There are two kinds of handgunners: those who will admit to having had trouble with some part of their technique, and liars. Some people occasionally develop a flinch. Sometimes getting and maintaining a proper and consistent grip is the problem. Everyone needs to practice their draw more often, and I myself am famous for jerking or slapping the trigger if I don’t train regularly. The good news is that there are ways for diagnosing shooting problems, and they’re generally cheap and easy to implement.
Step one is correctly diagnosing the problem. In my experience, most shooters are pretty good at identifying the symptoms (“I tend to hit low and to the left”) and less good at finding the causes behind them (“My trigger control is lacking”). This calls for honest and often brutal self reflection. I knew a shooter years ago who, after a magazine or two through my 1911, would consistently limp wrist and hit high on the target. Pointing this out met with steep and aggressive denial; he’d instead blame the gun, the ammo, the target, the wind . . . . I don’t know if he had an adverse reaction to the phrase “limp wristing” or what, but he stood in the way of his own progress pretty adamantly. So in sum, take advantage of the diagnostic tools available online, look at what’s going wrong, and be honest about why it’s happening.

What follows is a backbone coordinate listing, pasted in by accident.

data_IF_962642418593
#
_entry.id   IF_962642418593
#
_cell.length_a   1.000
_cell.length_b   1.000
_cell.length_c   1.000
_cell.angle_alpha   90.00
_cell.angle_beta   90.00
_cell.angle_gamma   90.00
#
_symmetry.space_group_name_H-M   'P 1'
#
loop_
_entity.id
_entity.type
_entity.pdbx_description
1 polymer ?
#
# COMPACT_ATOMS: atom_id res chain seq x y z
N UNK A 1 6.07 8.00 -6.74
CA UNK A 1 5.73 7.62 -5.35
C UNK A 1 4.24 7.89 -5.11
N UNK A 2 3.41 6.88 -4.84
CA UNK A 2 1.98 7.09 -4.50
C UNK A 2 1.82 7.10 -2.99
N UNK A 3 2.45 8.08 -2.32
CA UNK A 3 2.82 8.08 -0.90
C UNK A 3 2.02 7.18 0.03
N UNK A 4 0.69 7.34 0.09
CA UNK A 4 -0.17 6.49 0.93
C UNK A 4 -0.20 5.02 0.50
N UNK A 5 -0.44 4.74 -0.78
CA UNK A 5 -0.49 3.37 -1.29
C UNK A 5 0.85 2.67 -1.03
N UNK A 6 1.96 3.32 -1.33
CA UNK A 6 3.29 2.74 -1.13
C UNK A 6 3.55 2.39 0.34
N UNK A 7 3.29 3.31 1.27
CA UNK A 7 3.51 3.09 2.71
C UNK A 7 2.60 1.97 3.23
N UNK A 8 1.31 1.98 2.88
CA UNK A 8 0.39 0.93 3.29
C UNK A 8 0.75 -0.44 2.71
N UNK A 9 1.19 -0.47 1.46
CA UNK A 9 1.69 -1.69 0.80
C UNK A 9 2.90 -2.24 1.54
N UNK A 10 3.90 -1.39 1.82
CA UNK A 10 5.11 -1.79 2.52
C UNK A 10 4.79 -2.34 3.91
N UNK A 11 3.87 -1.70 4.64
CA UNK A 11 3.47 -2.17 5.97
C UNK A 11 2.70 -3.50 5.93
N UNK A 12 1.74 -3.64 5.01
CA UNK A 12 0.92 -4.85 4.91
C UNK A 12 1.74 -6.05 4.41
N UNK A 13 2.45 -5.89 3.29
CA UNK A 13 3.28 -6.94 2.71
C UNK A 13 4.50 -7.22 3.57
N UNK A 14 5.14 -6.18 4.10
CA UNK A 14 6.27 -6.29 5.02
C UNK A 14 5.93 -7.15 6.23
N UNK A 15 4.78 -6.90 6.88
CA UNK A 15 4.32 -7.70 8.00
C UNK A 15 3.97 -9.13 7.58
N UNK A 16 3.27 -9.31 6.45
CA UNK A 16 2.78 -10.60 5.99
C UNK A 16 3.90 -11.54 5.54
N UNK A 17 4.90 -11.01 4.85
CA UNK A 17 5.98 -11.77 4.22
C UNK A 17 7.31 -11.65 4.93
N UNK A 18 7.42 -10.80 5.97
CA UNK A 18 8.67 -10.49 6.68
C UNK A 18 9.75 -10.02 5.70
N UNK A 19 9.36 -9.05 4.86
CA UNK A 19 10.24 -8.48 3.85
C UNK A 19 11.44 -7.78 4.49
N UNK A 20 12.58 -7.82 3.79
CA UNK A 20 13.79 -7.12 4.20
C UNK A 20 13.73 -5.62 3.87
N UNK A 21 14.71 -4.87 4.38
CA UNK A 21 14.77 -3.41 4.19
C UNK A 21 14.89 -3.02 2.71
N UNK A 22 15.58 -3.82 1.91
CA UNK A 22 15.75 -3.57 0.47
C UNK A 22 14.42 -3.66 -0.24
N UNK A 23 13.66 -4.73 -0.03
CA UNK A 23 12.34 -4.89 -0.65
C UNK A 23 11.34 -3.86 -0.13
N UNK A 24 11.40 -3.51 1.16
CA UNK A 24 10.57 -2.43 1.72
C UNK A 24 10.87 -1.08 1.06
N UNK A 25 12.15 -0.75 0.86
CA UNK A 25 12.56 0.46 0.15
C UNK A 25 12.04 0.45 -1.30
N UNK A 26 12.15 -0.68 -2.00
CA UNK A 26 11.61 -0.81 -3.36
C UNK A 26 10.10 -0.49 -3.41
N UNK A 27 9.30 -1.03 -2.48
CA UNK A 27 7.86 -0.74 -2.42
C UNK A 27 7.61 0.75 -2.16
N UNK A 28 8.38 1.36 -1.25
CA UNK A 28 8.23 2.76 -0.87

Step two, naturally, is finding the solution. This involves a bit of research; I can’t go into every possible problem/solution set here. You may need some fairly advanced solutions, or you may need to just go back to basics. While we’re all drawn to the former, I suspect the latter is a much more common need. Regardless . . .
Step three involves making a plan, and sticking with it. Casual plinking of a Saturday afternoon isn’t going to fix this stuff. Instead, you’ll need to figure out the course of action you need and make a plan to develop and follow it. This means regular, structured practice which breaks down the problem into chunks and moves through them consistently. You’re rebuilding the foundation of part of your technique, and that takes time, effort, and attention to detail. And while we’re on the subject . . .
Step four: track your practice and progress. A wise older shooter I once knew said that if you’re not keep track of what you’re doing and how it’s working then your playing, not training. I have to agree: even if you’re only competing against yourself, you need a way to measure how far you’re moving.
I’ll close with one final thought: just as you need to be honest with yourself, you also need to be patient. No one, no one, no one has ever picked up a handgun and shot at a master-class level. It’s a journey we’re all on, and you’ll get there in time. Just keep after it, develop some discipline, and have fun on the road to success.